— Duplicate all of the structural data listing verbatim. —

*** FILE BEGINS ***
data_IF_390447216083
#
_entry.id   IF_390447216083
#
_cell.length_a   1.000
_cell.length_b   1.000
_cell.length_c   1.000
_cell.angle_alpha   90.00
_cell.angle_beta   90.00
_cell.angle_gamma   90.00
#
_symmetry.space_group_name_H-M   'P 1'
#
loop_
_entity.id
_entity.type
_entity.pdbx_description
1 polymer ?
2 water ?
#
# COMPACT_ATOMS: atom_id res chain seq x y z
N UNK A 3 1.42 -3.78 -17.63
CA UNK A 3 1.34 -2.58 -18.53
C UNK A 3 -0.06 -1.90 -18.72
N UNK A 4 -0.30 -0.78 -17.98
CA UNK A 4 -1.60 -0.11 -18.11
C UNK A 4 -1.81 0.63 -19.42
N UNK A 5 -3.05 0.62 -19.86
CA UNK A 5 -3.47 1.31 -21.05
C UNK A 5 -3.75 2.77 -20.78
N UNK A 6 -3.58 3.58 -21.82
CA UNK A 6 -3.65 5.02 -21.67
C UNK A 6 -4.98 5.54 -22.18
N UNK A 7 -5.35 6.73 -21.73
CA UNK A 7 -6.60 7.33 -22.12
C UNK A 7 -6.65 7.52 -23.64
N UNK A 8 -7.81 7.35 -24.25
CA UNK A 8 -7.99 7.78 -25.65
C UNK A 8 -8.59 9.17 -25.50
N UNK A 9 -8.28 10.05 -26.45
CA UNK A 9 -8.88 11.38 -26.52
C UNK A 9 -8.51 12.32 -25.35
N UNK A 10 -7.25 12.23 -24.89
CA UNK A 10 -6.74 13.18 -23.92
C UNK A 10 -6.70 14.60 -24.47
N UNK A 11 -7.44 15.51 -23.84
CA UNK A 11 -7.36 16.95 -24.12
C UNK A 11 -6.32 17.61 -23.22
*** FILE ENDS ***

data_IF_390447216083
#
_entry.id   IF_390447216083
#
_cell.length_a   1.000
_cell.length_b   1.000
_cell.length_c   1.000
_cell.angle_alpha   90.00
_cell.angle_beta   90.00
_cell.angle_gamma   90.00
#
_symmetry.space_group_name_H-M   'P 1'
#
loop_
_entity.id
_entity.type
_entity.pdbx_description
1 polymer ?
2 water ?
#
# COMPACT_ATOMS: atom_id res chain seq x y z
N UNK A 3 1.42 -3.78 -17.63
CA UNK A 3 1.34 -2.58 -18.53
C UNK A 3 -0.06 -1.90 -18.72
N UNK A 4 -0.30 -0.78 -17.98
CA UNK A 4 -1.60 -0.11 -18.11
C UNK A 4 -1.81 0.63 -19.42
N UNK A 5 -3.05 0.62 -19.86
CA UNK A 5 -3.47 1.31 -21.05
C UNK A 5 -3.75 2.77 -20.78
N UNK A 6 -3.58 3.58 -21.82
CA UNK A 6 -3.65 5.02 -21.67
C UNK A 6 -4.98 5.54 -22.18
N UNK A 7 -5.35 6.73 -21.73
CA UNK A 7 -6.60 7.33 -22.12
C UNK A 7 -6.65 7.52 -23.64
N UNK A 8 -7.81 7.35 -24.25
CA UNK A 8 -7.99 7.78 -25.65
C UNK A 8 -8.59 9.17 -25.50
N UNK A 9 -8.28 10.05 -26.45
CA UNK A 9 -8.88 11.38 -26.52
C UNK A 9 -8.51 12.32 -25.35
N UNK A 10 -7.25 12.23 -24.89
CA UNK A 10 -6.74 13.18 -23.92
C UNK A 10 -6.70 14.60 -24.47
N UNK A 11 -7.44 15.51 -23.84
CA UNK A 11 -7.36 16.95 -24.12
C UNK A 11 -6.32 17.61 -23.22